New Work Order Series
With seven reports, produced by FYA, since 2015, the New Work Order research series analysed how disruption to the world of work has significant implications for young Australians.
The New Work Standard, July 2020
In a post-covid world, we need a new standard of thinking about good work.
FYA’s seventh and last report in the New Work Order series, The New Work Standard, investigates what part-time, casual, self-employed and gig work – or flexible work – means for young people and their career trajectories. The report identifies the trends in flexible work for young people, including a rapidly growing gig economy, and the risks and opportunities this work presents. The onset of COVID-19 and the resulting economic shock rapidly saw a number of risks of flexible work realised for young people. In a post-COVID world we need a new standard for good work, so that any jobs that are created in recovery, are good jobs.
The New Work Reality, June 2018
The transition for young people between full-time education and full-time work is increasingly uncertain.
FYA’s latest report, The New Work Reality, follows the journeys of 14,000 young people over a decade to show that half of Australia’s 25 year-olds are unable to secure full-time employment, despite 60% holding post-school qualifications. The report identifies the four most significant factors that can accelerate the transition from full-time education to full-time work, including an education that builds enterprise skills, being able to undertake relevant paid work experience, finding paid employment in a sector which is growing and an optimistic mindset.
The New Work Smarts, July 2017
In the future of work, what we do in every single job, in every occupation will change.
FYA’s fifth report The New Work Smarts has analysed over 20 billion hours of work completed by 12 million Australian workers each year to reveal the skills that will matter most in 2030 to navigate this shift. The report has revealed that to navigate the new work order our understanding of what it means to be ‘smart’ must change.
The New Work Mindset, November 2016
The Fourth report in the series anaylysed 2.7 million job advertisements to reveal 7 new clusters of work.
These clusters highlight that jobs are closely related and more portable than previously thought – when a young person trains or works 1 job they acquire skills that will help them get 13 other jobs. What does this mean? Well, for one thing instead of thinking about a ‘dream job’ we could be preparing for a ‘dream cluster’ based on skills and interests.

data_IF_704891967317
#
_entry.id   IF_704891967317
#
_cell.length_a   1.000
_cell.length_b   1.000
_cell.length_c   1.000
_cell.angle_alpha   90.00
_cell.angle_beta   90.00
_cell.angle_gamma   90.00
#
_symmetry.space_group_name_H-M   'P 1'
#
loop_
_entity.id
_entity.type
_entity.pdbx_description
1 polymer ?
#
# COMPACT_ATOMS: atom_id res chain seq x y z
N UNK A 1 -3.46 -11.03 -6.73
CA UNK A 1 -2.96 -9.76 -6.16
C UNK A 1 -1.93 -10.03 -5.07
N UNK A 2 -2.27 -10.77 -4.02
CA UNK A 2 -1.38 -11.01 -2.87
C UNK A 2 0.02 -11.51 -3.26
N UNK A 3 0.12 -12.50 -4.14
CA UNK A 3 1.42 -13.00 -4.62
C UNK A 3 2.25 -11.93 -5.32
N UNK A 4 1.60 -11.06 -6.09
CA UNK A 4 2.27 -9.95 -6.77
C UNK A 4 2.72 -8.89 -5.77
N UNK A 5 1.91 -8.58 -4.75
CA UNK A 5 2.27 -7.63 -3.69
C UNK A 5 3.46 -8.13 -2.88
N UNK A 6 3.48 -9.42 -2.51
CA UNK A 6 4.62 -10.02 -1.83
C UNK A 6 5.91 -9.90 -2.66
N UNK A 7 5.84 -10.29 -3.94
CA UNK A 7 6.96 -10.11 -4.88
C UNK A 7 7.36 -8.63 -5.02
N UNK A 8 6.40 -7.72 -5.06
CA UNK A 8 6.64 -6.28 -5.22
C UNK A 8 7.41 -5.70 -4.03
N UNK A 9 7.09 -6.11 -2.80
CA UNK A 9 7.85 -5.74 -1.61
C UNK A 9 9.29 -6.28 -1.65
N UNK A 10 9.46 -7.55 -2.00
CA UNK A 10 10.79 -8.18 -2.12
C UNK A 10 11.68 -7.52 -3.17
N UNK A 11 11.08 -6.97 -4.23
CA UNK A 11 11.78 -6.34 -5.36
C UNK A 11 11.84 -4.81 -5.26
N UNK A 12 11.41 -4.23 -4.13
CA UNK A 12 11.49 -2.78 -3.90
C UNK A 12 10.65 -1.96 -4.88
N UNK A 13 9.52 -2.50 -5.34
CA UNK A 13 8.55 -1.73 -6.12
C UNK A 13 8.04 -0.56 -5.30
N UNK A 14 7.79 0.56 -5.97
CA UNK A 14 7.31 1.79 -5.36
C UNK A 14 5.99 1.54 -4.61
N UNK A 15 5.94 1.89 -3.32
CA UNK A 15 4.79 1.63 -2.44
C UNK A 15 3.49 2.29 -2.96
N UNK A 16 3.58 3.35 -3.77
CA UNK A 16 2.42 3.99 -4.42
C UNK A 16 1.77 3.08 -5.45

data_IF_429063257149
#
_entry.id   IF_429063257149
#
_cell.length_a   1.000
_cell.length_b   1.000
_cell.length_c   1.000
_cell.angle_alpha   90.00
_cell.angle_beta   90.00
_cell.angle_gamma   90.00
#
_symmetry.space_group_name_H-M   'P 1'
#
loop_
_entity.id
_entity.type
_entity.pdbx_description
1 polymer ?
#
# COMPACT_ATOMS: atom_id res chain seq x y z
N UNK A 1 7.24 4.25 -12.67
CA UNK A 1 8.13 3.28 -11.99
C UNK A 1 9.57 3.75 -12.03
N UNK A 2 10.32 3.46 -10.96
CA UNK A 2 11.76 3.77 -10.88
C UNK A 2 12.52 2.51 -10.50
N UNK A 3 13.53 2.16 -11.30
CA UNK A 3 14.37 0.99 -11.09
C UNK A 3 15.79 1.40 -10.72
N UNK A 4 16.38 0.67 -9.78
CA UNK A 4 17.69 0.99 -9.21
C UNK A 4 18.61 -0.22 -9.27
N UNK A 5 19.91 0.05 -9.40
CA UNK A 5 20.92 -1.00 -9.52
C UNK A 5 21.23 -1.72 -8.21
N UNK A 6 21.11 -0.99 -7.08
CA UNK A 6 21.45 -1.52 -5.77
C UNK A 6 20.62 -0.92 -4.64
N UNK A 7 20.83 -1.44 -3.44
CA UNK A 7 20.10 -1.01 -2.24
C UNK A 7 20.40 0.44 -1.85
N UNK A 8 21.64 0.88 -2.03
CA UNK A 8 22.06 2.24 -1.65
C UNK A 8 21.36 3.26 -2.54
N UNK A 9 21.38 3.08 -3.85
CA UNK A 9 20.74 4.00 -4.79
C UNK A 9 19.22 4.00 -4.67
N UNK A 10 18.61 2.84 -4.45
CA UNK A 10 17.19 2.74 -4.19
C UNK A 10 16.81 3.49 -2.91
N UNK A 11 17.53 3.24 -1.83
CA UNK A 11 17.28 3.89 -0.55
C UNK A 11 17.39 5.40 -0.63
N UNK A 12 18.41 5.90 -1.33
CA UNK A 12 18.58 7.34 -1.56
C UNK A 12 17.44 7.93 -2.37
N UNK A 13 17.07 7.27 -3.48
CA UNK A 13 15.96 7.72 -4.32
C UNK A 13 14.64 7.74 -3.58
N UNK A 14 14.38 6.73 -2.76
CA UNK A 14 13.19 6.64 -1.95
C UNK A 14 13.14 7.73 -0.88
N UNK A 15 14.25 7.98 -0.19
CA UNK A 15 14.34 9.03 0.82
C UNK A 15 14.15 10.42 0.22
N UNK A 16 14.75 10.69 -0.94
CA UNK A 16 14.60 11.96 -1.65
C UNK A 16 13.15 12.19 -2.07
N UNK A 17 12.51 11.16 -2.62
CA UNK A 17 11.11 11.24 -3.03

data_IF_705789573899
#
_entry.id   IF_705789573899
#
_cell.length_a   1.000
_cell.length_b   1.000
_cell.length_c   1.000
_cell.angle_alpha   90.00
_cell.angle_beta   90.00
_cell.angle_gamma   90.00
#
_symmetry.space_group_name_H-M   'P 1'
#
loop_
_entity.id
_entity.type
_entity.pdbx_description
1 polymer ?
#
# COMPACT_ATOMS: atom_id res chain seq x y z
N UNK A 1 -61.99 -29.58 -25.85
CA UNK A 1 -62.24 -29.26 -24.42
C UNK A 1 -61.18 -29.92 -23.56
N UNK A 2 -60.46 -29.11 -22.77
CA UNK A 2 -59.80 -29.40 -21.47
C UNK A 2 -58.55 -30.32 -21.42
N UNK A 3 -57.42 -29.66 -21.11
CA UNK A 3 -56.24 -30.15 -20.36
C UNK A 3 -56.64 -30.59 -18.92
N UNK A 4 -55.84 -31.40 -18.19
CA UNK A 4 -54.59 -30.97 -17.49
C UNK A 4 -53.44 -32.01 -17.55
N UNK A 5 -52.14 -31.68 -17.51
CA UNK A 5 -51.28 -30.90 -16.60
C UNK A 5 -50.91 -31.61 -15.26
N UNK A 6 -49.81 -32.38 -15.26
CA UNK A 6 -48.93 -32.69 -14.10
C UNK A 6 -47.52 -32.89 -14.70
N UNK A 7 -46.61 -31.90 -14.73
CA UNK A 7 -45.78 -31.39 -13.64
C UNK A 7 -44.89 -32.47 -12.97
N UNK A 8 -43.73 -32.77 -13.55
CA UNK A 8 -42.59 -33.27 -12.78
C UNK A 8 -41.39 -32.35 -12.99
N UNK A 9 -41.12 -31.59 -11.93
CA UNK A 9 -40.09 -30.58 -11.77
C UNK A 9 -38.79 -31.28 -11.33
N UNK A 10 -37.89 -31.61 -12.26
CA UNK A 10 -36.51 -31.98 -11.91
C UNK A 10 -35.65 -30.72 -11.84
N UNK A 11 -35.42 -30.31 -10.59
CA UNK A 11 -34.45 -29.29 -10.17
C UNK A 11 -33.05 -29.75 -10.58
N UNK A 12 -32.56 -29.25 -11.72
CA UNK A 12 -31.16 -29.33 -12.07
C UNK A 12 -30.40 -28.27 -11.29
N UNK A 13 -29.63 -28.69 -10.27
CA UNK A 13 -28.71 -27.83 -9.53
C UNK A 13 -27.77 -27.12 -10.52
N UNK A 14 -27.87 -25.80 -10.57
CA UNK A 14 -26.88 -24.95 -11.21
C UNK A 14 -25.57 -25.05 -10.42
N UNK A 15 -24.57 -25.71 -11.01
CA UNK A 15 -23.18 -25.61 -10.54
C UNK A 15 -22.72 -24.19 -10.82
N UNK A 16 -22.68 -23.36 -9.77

The New Basics, April 2016
An analysis of 4.2 million job ads revealed that since 2012 the demand for digital skills has increased by more than 200%, critical thinking by more than 150%, and creativity by more than 60% and presentation skills by 25%.
These are the New Basics that entrants to the economy already require, that employers will pay more for and which will be essential into the future. But are our young people ready?
How Young People Are Faring, November 2015
The changing work landscape and the resulting complex career pathways present many challenges for young people.
In Australia, nearly one in three young people are currently unemployed or underemployed and are finding it harder to move into full-time work, even after graduating from higher education. Our young people are not being prepared for work.
The New Work Order, August 2015
Beneath the seemingly benign surface of Australia's Labour market, there is a quiet revolution occuring in the way we work.
Three global forces are rapidly changing the way we work: automation, globalisation and collaboration. Career pathways aren’t as linear as they used to be with young people expected to have 17 jobs across 5 careers in their lifetime – so how can we better prepare young people to navigate a portfolio of work?